• Freireich attacked the use of concurrent controls and randomization. “When the physician’s judgment is that the benefit-risk favors the developmental therapy, then to ask the patient to consent to receiving therapy which in that physician’s judgment is inferior, would not be honest…. blind studies should be done rarely if ever.” Physicians who recommend new or developmental therapy should be convinced that the probability is greater for benefit than risk. “In the absence of that conviction, I don’t honestly believe that the physician should offer the patient the extra risk of developmental therapy.” He defended the use of historical controls. Freireich’s Law No. 4: The best therapeutic research gives the best results.
  • Freireich described a “good is bad, bad is good” principle which invalidates results because concurrent randomized studies are not conducted. Referring to two clinical research projects-granulocyte replacement and reverse isolation procedures to diminish infectious complications, “we found that by objective criteria such as survival, frequency of complete remission, frequency of infections, the eventual outcome was substantially better than the historical control data.” Yet the academic judgment was that the research was bad, although it gave good results. Other classical clinical trials were conducted over the next 10 years, randomly allocating half their patients to the conventional treatment and the other half to the new. “In both instances, these studies unambiguously confirmed the positive results already published. They did, however, have a bad result-half of their patients had unfavorable results.” Law No. 3: “If we must experiment with patients to obtain medical information, then we had best do without that information. It cannot be necessary to have a bad result before we can be convinced of the good results.”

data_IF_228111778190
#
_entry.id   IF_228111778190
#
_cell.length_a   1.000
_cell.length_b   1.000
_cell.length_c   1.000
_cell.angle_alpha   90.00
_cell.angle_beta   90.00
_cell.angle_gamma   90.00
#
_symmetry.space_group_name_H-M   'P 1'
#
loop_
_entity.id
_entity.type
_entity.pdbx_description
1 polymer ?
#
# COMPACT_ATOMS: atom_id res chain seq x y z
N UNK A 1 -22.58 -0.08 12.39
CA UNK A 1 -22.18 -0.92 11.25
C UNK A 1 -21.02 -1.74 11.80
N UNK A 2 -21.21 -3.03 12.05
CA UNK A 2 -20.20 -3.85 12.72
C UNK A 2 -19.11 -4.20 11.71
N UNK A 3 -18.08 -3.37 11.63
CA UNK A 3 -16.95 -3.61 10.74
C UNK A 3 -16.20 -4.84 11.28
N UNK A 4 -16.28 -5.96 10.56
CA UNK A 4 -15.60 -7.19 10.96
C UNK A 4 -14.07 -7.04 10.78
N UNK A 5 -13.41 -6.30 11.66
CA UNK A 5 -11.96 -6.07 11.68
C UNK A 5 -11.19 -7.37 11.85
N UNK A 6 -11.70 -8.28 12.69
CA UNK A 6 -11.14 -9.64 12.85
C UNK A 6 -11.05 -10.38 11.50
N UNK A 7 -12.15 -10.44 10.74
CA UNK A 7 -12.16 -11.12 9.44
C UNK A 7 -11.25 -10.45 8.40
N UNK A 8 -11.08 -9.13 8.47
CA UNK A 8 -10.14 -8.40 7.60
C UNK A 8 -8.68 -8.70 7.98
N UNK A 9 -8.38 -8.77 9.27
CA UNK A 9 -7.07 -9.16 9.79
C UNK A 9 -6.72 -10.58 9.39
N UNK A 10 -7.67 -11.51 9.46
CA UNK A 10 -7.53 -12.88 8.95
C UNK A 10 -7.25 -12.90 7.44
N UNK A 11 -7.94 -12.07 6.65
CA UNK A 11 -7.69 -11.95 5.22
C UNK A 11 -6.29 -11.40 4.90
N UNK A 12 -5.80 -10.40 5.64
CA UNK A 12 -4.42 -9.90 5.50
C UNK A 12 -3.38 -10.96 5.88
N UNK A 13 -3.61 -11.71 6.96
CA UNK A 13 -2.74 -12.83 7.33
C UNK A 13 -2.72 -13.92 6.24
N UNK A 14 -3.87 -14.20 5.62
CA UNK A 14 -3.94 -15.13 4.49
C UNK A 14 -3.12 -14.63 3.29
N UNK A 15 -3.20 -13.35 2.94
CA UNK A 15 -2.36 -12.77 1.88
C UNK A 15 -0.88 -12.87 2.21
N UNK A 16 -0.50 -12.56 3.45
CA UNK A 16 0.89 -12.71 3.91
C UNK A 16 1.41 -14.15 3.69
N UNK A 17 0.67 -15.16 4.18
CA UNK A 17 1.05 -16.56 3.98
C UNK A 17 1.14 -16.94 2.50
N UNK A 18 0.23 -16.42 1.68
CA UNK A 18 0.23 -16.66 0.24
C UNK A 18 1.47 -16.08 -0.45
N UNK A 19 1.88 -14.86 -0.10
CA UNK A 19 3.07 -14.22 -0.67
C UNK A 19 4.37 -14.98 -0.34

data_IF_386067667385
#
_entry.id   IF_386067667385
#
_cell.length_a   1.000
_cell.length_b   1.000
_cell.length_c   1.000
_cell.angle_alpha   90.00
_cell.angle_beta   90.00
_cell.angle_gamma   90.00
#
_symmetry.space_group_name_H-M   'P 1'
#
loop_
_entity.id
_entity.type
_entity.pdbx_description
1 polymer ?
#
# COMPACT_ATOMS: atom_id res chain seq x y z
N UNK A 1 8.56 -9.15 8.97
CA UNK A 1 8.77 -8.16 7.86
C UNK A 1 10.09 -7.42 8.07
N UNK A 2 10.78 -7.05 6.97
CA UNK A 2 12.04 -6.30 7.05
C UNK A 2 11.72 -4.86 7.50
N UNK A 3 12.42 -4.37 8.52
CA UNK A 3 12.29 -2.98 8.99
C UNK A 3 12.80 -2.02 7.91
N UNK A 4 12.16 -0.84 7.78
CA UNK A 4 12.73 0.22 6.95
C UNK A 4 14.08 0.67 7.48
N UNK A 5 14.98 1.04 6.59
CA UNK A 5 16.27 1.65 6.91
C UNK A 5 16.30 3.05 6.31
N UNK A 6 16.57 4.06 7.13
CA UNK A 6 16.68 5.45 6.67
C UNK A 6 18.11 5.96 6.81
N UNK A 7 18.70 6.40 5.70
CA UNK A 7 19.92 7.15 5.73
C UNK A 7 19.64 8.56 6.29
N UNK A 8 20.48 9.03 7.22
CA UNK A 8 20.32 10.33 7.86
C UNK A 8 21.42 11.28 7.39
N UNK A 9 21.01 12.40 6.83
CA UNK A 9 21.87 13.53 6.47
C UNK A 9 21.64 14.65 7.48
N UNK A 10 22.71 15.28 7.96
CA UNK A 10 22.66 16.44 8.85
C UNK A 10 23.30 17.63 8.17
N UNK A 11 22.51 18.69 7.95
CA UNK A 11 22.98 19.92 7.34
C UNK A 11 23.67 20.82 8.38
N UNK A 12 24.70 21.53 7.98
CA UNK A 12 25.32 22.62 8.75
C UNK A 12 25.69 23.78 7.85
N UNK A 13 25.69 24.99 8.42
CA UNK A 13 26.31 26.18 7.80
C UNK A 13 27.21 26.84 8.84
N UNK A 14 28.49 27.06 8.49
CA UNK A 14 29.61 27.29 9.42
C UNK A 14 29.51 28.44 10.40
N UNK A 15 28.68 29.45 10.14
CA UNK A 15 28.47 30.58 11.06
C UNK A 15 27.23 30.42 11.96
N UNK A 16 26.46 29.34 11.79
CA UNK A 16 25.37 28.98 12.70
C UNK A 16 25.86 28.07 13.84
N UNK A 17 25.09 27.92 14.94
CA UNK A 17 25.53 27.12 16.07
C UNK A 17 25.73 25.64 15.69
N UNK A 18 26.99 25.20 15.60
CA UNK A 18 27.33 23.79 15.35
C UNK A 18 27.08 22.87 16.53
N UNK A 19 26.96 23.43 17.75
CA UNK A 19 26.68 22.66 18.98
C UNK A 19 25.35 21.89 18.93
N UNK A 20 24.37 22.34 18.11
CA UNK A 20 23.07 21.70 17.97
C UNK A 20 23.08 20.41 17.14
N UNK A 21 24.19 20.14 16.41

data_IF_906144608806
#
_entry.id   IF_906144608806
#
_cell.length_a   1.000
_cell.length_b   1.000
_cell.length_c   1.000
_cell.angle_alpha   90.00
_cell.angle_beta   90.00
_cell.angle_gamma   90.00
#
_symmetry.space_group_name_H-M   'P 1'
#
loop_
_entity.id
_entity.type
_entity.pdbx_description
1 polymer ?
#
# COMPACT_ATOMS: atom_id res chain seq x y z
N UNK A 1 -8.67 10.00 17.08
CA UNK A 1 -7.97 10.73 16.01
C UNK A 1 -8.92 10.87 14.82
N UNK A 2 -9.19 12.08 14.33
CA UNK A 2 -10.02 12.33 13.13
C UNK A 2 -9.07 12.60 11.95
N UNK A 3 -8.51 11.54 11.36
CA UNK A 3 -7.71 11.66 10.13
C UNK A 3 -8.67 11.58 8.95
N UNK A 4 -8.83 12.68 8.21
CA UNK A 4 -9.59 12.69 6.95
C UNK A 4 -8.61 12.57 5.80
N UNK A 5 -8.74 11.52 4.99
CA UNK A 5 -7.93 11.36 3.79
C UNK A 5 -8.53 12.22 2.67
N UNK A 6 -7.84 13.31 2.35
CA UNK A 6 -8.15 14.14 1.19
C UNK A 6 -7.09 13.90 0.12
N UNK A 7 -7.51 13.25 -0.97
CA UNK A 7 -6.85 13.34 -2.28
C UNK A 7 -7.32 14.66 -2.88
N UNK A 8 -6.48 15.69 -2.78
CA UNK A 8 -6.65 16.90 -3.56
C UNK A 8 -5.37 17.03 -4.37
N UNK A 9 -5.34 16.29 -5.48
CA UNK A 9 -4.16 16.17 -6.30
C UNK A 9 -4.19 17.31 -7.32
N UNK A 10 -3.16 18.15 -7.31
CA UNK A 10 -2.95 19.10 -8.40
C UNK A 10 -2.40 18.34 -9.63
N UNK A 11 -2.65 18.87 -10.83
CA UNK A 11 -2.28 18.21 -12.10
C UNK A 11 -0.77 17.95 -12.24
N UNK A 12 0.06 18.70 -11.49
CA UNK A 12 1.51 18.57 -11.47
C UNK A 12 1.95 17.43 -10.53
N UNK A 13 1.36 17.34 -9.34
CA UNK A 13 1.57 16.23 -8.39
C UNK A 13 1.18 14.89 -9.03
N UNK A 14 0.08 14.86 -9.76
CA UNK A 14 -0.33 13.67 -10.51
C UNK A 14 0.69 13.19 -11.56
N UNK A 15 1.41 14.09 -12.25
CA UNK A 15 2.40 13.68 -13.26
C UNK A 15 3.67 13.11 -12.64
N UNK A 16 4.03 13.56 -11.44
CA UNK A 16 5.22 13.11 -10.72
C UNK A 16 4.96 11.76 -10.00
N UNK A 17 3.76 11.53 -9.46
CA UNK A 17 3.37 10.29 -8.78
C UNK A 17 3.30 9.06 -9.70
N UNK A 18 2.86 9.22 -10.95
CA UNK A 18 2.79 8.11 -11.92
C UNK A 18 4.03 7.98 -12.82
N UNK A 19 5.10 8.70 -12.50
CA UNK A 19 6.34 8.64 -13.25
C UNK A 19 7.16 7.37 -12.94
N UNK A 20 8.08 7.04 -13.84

• Freireich referred to the problems of false-positive, false-negative findings. The classical approach uses the null hypothesis, in which the investigator hypothesizes that no difference exists and the test is made to reject that hypothesis. “This type of thinking emphasizes lack of willingness to make a falsely positive error.” But Freireich insisted that when there is a false-positive error, it is quickly found in subsequent studies, since others will be anxious to try the new therapy. However, a false-negative finding will rarely be disputed, since it is not likely confirming studies will be undertaken. “The investigator’s greatest fear should be a false negative result, and his efforts should be aimed at protecting against that risk.” Law No. 2: “Always be prepared for success, because failure creates few problems… If the clinical investigator is not optimistic in his choice of new treatments for his patients, who in the health care system will be? We have to offer this optimism to our patients so that they also feel that the drugs to which they are being exposed and the treatments which they are receiving do have prospects for dramatic changes in outcome for the better. There have been dramatic breakthroughs in the clinical investigations of cancer and virtually all of these have been initiated by optimistic individuals in sequential series of patients, making quantitative observations. A strategy which has been effective in the past and will be effective in the future.”
  • Ethical aspects of clinical research-“commitments to our patients, our institutions, our community and even to the world of man”–led to Law No. 1–“The Clinical Investigator’s Creed: The primary beneficiary of clinical research is the patient participating in that research.” Justifying certain types of experimental plans because of commitments to future cancer patients or to science “is the first step on a slippery slope toward experimenting on people which ends in violating all of the other six Freireich Laws. The first consideration of a clinical investigator must always be the welfare of that person. Other considerations, while important, must always be secondary.”